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Better Than Google

 

One of the most common questions we librarians get concerns what kind of ___________do I buy?  Just fill in the blank, mattress, toaster oven, laptop, washing machine, etc.  When faced with making a purchase, most people want to spend their hard-earned money on the right product.  The best way to make a wise decision is to arm yourself with the proper research.  Most people know and trust Consumer Reports and ask for it by name, and you can access it by using our on-line subscription or Ebsco Masterfile Premier’s on-line database.

While I trust Consumer Reports’ reporting, they actually don’t test some products that you think they would.  For example, Consumer Reports doesn’t have much to say about yoga mats, but Consumersearch.com  has a full report on them.  The same goes for travel mugs, office chairs, adult diapers, folding bicycles and snoring remedies.  While not a replacement for Consumer Reports, Consumersearch is another place to search for and compare buying information.

So, what is Consumer Search?  In their own words, it is a ”website that helps users find answers about what products are top-rated or best bets in their class. Our mission is to reduce the time it takes readers to make an intelligent purchase. The process begins when our editors scour the Internet and print publications for comparative reviews and other sources relevant to the topic. We then analyze these reviews and sources and rank them according to how credible they are, based on specific criteria we have developed for this purpose.”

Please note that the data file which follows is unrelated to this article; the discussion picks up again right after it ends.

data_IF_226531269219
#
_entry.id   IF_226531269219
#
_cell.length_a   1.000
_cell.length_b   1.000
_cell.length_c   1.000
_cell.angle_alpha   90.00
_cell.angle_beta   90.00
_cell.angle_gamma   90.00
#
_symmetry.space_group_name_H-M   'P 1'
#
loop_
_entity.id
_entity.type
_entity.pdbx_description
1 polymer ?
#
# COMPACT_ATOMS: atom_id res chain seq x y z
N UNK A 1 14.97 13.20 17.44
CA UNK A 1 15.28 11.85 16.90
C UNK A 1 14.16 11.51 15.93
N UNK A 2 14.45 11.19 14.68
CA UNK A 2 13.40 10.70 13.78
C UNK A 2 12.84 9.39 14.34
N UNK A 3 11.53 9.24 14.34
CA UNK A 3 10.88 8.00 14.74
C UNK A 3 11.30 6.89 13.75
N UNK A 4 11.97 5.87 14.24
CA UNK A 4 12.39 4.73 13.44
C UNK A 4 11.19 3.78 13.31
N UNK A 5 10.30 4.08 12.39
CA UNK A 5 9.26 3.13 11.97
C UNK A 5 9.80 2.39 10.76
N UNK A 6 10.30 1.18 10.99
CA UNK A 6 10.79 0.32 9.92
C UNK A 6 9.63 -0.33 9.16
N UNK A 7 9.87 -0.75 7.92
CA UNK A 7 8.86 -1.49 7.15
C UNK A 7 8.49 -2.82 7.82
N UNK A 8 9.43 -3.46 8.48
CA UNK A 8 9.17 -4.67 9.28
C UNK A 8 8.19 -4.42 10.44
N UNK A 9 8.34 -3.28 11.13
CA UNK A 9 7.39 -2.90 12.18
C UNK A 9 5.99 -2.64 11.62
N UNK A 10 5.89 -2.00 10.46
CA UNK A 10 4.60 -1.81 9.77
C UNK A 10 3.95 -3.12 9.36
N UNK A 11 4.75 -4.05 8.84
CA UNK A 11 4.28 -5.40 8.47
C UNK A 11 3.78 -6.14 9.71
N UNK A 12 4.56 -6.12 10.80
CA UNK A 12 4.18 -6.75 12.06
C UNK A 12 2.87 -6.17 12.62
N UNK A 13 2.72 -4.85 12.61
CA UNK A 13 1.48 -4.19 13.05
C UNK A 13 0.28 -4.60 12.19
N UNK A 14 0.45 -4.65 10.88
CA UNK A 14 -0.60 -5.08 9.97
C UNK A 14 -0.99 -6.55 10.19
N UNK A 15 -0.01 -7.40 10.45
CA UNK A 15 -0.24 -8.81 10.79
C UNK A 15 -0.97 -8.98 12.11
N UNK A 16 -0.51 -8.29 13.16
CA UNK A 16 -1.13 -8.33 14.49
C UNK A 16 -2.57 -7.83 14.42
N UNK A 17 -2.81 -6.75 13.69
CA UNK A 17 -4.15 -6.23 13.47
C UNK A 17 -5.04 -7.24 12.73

Do they take advertising? Consumer Reports doesn’t.  Consumer Search does, but they swear that the business and editorial departments are kept strictly apart, and there is no quid pro quo.  They assert they are unbiased, and print their sources of information, so one could check on the veracity of their reviews.  Although they do consider user reviews, they prefer professional reviewing sources such as Cnet.com and Consumer Reports.  They fully explain their methodology on their website.

You could find it through Google, but you don’t need to, since I’ve given the URL, but here it is again, Consumersearch.com.  Give it a try the next time you are in the market for snoring remedies.  They have a full report, and Consumer Reports has nothing.

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